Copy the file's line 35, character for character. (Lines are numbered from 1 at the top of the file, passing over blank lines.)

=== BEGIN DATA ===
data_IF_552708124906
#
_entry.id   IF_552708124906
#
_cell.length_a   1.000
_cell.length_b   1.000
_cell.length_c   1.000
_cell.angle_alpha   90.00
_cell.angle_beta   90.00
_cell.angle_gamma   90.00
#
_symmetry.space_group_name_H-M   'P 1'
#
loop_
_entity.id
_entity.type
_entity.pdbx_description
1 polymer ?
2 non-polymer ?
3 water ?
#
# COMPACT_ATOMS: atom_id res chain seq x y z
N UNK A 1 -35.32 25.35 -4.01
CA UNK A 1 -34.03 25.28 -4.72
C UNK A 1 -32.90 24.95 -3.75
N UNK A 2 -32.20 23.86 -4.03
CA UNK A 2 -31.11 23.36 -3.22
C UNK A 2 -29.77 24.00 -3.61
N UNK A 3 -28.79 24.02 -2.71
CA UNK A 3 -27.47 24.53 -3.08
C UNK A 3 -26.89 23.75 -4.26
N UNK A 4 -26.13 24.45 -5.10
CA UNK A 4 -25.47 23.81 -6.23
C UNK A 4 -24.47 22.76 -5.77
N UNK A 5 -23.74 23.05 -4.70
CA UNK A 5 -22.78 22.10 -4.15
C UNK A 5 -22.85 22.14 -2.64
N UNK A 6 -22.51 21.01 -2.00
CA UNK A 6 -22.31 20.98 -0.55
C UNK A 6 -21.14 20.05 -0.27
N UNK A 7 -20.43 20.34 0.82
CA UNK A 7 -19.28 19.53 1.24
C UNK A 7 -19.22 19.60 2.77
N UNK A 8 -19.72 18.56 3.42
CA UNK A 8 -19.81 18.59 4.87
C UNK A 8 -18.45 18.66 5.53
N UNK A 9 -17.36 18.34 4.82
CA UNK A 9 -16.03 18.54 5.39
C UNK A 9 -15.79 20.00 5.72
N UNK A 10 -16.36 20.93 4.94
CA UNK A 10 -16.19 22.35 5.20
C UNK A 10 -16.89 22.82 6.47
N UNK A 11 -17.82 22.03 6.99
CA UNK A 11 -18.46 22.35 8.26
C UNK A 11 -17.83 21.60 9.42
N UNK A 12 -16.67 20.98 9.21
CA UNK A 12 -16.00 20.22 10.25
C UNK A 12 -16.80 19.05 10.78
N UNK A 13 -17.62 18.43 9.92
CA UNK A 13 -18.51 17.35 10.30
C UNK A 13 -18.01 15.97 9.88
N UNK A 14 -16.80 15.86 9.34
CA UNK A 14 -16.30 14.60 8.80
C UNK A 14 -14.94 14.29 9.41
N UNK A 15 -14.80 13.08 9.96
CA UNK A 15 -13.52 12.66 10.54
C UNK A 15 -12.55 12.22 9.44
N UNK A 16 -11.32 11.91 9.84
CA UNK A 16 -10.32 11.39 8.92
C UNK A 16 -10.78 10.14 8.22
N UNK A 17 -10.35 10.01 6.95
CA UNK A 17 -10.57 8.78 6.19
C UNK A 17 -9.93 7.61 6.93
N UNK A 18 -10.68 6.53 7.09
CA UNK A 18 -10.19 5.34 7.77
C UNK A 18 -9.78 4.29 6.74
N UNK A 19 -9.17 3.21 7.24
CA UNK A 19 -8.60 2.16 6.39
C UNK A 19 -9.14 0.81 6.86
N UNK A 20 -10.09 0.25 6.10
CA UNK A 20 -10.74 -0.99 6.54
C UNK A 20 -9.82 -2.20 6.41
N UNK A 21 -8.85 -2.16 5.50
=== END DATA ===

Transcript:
N UNK A 5 -23.74 23.05 -4.70